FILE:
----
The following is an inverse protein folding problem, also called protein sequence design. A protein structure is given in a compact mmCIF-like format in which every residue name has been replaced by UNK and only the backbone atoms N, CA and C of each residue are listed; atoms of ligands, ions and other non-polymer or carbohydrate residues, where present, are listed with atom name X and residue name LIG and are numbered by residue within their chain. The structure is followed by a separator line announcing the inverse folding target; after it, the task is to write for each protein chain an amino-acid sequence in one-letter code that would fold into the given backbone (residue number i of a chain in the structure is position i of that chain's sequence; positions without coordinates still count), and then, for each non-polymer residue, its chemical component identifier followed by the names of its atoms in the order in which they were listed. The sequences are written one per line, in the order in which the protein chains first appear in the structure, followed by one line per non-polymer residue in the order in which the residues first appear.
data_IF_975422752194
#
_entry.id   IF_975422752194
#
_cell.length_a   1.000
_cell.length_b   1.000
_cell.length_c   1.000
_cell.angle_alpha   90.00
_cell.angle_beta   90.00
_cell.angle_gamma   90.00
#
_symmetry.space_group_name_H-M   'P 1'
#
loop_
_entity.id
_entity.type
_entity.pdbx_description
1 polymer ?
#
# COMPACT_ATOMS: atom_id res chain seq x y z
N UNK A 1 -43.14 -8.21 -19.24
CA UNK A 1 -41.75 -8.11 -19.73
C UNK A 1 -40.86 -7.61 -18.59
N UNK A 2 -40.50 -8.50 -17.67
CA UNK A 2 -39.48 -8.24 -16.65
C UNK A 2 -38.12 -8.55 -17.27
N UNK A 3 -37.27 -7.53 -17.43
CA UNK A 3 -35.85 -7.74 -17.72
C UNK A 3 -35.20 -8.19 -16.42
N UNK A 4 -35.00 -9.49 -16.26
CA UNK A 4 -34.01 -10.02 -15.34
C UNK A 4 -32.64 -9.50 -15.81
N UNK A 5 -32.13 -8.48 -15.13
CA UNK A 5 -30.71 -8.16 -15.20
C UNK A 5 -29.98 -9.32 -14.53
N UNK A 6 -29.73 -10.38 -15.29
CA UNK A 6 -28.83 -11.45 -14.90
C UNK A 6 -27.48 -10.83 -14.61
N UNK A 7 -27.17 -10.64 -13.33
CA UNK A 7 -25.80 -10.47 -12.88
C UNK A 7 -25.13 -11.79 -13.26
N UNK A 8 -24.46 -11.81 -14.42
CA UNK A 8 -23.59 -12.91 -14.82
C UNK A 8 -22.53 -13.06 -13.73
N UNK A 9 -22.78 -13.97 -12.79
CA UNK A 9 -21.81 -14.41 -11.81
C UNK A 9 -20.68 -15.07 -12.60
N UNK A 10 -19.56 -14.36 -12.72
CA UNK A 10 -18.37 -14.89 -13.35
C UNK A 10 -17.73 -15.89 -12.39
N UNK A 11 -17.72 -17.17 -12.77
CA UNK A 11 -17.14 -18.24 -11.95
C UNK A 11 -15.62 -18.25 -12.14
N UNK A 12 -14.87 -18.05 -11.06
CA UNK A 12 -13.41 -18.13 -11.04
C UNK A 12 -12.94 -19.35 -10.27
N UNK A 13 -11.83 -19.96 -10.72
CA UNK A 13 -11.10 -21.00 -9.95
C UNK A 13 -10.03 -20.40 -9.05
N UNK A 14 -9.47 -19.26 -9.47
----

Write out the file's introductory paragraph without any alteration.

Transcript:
The following is an inverse protein folding problem, also called protein sequence design. A protein structure is given in a compact mmCIF-like format in which every residue name has been replaced by UNK and only the backbone atoms N, CA and C of each residue are listed; atoms of ligands, ions and other non-polymer or carbohydrate residues, where present, are listed with atom name X and residue name LIG and are numbered by residue within their chain. The structure is followed by a separator line announcing the inverse folding target; after it, the task is to write for each protein chain an amino-acid sequence in one-letter code that would fold into the given backbone (residue number i of a chain in the structure is position i of that chain's sequence; positions without coordinates still count), and then, for each non-polymer residue, its chemical component identifier followed by the names of its atoms in the order in which they were listed. The sequences are written one per line, in the order in which the protein chains first appear in the structure, followed by one line per non-polymer residue in the order in which the residues first appear.